The Black Panthers: Vanguard of Revolution opens in New York at the Film Forum this week, before showing at the AMC Magic Johnson Theaters and beginning a limited national release. The film is the first feature-length documentary on the Black Panther Party, developed over the past seven years by celebrated filmmaker Stan Nelson, whose previous works include Freedom Summer and The Murder of Emmett Till.
With adept objectivity, Nelson’s telling of the Black Panthers reaches beyond the mystique of founders Huey P. Newton and Bobby Seale to weave together the many voices that allowed “Black Power” an indelible mark in American history. Presenting the stories of Eldridge Cleaver, Fred Hampton, Elaine Brown, Kathleen Cleaver, Jamal Joseph, Flores Forbes and Elbert “Big Man” Howard, among others, this film is a beginner’s guide to the Black Panthers. You will not know it all, but you walk away with a million paths of stories to further explore.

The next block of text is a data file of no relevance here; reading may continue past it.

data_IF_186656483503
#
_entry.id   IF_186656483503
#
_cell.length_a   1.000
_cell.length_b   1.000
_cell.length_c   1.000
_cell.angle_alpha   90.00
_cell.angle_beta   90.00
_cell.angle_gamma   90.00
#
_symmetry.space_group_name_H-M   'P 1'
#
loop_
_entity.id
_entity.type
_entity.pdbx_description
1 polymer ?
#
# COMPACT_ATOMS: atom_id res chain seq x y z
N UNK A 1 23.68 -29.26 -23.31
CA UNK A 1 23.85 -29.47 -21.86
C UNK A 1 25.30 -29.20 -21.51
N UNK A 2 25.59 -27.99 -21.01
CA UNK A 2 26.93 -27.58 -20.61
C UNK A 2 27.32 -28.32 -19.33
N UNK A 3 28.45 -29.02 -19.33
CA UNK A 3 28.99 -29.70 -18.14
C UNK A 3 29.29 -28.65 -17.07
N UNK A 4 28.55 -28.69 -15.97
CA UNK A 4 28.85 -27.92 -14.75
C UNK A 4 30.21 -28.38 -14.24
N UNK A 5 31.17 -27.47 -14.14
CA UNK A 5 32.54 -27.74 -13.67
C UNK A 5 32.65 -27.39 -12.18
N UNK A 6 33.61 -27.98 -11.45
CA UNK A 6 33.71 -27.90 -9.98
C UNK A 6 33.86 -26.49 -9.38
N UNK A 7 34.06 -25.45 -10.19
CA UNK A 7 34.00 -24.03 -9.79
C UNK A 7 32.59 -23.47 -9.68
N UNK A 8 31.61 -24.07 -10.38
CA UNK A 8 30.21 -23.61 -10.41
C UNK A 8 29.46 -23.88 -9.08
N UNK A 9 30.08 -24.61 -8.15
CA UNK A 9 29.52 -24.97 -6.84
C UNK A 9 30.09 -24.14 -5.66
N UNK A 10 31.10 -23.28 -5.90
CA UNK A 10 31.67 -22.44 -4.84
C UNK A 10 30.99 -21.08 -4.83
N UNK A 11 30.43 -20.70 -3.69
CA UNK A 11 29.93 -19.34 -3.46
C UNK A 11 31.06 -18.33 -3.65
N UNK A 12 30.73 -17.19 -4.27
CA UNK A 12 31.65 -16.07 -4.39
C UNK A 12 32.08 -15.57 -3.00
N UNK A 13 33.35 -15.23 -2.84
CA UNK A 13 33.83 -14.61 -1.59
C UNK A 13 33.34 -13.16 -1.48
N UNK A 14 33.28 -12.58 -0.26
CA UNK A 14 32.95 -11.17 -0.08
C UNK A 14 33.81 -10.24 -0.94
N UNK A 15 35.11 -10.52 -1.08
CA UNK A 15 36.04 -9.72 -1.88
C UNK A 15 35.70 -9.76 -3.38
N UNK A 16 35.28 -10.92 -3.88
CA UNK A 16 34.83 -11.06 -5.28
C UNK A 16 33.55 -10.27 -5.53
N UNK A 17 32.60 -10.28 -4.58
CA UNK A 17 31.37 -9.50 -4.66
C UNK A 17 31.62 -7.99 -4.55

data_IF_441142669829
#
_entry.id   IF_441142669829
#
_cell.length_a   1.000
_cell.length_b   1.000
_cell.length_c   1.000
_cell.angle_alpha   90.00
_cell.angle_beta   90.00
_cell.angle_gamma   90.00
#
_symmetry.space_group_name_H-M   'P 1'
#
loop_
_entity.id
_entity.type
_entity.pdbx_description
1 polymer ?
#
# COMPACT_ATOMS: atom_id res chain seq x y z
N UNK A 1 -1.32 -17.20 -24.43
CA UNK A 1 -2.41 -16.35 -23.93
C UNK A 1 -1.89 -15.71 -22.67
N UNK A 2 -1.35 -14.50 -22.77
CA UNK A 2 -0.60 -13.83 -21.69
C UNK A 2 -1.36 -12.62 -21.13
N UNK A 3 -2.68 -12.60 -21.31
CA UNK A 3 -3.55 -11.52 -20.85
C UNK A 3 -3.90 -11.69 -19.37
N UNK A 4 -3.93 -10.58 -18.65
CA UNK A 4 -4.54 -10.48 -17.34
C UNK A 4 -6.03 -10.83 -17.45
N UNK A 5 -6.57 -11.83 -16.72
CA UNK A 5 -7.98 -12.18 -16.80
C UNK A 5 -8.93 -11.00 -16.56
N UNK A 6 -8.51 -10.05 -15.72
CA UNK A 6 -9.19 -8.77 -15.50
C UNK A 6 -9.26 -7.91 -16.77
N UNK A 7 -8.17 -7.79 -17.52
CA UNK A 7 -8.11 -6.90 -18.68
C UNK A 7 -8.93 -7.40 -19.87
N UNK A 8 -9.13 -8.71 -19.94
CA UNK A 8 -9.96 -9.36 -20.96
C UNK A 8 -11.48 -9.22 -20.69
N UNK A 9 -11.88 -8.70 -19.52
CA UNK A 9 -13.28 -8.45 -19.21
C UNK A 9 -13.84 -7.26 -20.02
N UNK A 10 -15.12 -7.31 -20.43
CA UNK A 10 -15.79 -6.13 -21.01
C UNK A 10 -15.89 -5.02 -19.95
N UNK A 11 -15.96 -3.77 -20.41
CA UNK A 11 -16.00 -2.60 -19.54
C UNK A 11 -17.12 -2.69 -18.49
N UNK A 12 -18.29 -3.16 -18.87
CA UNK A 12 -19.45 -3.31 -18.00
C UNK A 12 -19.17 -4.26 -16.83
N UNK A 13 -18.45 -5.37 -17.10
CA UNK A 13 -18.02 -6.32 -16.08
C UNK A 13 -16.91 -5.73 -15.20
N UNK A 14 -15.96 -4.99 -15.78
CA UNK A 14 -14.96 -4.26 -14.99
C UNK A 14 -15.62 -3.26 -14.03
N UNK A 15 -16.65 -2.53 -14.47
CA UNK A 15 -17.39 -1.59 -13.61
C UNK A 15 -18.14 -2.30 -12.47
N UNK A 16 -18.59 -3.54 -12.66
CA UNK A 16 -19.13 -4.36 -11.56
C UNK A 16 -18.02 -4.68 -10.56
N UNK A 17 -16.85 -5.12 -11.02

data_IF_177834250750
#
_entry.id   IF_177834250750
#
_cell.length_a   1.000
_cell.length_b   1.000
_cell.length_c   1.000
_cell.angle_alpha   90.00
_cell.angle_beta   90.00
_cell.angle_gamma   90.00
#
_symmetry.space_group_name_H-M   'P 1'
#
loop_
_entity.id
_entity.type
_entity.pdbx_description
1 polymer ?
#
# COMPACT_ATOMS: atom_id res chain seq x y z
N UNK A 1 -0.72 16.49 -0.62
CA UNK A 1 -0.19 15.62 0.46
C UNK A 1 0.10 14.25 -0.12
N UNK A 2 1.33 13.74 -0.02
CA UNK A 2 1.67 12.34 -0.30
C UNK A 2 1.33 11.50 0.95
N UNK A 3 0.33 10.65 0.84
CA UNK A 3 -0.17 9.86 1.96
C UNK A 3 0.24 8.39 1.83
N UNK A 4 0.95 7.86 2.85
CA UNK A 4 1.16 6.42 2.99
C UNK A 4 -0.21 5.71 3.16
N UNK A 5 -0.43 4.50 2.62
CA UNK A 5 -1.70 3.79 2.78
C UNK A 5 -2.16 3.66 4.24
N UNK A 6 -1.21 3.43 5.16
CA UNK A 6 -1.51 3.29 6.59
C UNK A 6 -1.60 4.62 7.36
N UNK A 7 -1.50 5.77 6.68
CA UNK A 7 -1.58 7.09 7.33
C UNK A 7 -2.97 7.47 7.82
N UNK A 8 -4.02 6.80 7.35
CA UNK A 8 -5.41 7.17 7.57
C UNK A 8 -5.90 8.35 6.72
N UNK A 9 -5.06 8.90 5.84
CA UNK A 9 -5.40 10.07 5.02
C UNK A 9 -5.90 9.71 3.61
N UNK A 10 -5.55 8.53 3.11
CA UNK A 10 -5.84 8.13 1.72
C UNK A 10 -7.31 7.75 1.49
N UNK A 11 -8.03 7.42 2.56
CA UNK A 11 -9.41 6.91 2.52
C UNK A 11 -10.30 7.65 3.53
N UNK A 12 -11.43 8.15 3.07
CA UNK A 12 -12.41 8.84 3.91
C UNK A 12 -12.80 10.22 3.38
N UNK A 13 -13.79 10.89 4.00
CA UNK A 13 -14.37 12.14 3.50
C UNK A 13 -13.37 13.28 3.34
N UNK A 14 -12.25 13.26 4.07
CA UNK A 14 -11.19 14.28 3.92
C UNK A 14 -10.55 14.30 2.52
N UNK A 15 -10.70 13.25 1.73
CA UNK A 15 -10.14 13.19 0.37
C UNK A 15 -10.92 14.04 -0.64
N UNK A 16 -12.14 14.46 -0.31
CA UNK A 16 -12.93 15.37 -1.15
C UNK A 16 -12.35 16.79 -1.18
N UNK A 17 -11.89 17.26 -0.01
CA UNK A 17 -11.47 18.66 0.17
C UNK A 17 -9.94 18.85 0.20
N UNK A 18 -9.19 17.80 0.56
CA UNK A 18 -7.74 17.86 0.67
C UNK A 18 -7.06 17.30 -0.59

The film starts in 1967 at the birth of the party, between the deaths of Malcolm X and Martin Luther King, Jr., and wraps somewhere in the late 1970s. We begin in Oakland, where the organization was founded, and then leap from perspective to perspective, engaging the complexity of what may have been the last radical movement in America.
At one point, we consider the sexism within the Party; at another, we explore how the justice system went on the attack to silence the leadership to the point of literally binding and gagging Bobby Seale as he sat on trial in Chicago. You will be shook by the assassination of Fred Hampton, but if you are a Panther nerd, you will be disappointed that George Jackson and Assata Shakur do not come up in the conversation. The film offers value in presenting moments that many people are unaware of, or often do not make the general discussion of the Black Panthers.
KEEP READING: Black Panther Documentary Merely Skims The Surface Of A Complex Movement